Tuesday, October 16, 2007
Arctic Muds Reveal Sea Ice Record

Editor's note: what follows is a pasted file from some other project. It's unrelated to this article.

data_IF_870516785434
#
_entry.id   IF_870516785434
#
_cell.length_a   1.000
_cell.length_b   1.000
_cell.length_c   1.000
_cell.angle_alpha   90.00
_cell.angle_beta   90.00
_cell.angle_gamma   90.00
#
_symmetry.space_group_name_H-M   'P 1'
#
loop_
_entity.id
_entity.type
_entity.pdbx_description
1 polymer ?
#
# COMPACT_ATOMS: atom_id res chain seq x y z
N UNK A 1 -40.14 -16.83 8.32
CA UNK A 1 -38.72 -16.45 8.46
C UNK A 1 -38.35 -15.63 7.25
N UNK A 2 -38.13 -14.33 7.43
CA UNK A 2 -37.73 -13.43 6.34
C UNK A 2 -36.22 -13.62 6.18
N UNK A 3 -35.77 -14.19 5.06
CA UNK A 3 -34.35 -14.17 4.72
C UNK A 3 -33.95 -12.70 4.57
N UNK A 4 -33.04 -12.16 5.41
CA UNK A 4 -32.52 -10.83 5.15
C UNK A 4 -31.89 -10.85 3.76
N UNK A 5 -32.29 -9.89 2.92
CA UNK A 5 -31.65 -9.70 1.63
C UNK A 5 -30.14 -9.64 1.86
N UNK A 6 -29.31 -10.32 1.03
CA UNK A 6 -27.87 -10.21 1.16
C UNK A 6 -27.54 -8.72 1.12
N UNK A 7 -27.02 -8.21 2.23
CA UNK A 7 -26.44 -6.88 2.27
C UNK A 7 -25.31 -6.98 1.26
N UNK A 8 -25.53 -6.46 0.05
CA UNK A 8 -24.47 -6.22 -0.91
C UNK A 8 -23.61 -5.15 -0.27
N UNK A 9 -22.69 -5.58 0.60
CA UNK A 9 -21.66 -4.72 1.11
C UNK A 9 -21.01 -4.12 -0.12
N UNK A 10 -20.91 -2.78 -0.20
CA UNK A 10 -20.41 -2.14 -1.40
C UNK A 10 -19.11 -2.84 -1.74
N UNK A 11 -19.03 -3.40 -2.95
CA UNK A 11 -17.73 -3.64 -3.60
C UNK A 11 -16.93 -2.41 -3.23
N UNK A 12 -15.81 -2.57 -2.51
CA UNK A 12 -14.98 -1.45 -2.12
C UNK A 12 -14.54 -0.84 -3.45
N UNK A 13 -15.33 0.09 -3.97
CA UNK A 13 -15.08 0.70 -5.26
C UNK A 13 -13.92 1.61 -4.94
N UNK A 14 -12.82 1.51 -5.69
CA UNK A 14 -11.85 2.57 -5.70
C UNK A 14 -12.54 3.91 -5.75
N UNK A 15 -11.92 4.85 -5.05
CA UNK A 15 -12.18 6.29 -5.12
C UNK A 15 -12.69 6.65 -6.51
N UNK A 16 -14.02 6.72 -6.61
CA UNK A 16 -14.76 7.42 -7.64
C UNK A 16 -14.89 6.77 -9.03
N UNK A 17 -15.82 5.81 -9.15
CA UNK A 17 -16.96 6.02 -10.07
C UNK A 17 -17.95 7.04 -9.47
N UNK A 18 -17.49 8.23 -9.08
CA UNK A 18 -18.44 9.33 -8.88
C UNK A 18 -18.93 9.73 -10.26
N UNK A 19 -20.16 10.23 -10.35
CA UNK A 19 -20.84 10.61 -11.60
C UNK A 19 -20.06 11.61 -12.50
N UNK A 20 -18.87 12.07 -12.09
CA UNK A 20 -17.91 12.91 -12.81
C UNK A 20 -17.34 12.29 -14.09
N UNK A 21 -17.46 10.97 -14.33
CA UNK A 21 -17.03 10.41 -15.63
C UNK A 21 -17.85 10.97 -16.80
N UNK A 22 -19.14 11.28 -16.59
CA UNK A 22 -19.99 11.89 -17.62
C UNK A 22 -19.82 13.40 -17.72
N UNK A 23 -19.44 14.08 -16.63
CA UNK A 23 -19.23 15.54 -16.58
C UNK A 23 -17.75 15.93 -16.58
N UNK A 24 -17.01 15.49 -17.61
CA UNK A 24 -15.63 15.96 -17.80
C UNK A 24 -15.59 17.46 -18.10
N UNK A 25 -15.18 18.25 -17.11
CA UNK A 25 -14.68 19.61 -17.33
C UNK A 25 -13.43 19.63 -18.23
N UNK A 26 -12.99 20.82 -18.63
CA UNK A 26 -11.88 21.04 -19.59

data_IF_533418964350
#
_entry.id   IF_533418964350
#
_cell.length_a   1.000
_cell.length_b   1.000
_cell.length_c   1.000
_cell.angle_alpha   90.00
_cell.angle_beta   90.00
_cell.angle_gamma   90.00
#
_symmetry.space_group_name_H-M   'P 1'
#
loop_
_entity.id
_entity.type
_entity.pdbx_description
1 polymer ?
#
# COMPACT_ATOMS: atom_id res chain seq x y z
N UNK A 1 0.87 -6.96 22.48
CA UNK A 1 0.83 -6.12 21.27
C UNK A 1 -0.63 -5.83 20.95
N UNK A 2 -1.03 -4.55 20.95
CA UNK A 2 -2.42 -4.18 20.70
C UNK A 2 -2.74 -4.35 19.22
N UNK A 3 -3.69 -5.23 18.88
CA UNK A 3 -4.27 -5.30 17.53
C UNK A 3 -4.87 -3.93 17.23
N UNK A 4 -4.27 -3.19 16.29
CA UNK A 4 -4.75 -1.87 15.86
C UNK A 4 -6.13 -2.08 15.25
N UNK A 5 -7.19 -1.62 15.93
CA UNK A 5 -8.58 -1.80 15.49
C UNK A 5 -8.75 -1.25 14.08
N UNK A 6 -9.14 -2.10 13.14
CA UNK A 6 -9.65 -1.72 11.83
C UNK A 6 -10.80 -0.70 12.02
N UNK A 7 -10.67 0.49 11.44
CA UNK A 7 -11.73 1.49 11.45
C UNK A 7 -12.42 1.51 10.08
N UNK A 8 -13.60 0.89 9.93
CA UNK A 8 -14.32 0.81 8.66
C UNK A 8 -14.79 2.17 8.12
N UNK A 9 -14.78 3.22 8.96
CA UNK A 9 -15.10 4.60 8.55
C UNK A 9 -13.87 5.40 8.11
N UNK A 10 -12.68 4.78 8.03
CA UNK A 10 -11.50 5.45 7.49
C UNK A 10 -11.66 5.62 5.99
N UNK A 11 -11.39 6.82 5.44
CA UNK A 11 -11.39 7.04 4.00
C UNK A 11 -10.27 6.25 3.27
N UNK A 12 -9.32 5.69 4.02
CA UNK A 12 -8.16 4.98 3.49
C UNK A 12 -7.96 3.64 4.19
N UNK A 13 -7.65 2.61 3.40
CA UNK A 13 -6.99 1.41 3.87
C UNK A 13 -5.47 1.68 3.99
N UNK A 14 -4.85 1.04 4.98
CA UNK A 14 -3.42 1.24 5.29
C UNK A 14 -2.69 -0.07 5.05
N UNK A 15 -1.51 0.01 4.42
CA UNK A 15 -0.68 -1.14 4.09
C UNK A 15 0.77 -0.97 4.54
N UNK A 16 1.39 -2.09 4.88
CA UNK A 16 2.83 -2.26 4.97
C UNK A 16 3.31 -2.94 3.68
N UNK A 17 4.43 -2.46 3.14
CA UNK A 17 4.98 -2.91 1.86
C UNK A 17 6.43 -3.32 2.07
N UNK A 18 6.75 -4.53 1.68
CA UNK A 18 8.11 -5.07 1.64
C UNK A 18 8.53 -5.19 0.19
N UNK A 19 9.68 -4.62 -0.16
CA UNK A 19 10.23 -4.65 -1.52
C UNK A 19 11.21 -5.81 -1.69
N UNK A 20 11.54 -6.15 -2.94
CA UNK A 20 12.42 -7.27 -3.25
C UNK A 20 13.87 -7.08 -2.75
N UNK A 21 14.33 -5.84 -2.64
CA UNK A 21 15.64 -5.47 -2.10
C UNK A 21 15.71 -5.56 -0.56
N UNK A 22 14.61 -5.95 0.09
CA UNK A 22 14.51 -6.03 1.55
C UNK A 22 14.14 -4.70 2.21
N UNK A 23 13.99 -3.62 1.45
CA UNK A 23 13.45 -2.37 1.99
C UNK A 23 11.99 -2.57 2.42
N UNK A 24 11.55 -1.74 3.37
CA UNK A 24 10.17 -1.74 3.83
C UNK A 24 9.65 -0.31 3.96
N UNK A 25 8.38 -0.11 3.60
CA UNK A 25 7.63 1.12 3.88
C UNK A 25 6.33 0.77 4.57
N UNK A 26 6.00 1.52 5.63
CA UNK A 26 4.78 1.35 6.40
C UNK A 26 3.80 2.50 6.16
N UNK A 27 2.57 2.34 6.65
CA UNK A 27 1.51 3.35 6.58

A new technique to track changes in the extent of Arctic sea ice over the past 1,000 years is being developed by a UK team of the University of Plymouth. The scientists are stying sediments from the sea bed in the fabled Northwest Passage. These muds may cast valuable historical light on why some famous expeditions to the region were successful while others were doomed to failure. The research could also guide computer forecasts of future climate. The reasoning is that, as with tree rings and coral growth, the thin layers of sediment which build up on the ocean floor act as a storehouse of information about the patterns of past conditions. The Plymouth work is being conducted from the Canadian Coast Guard ship, the Amundsen.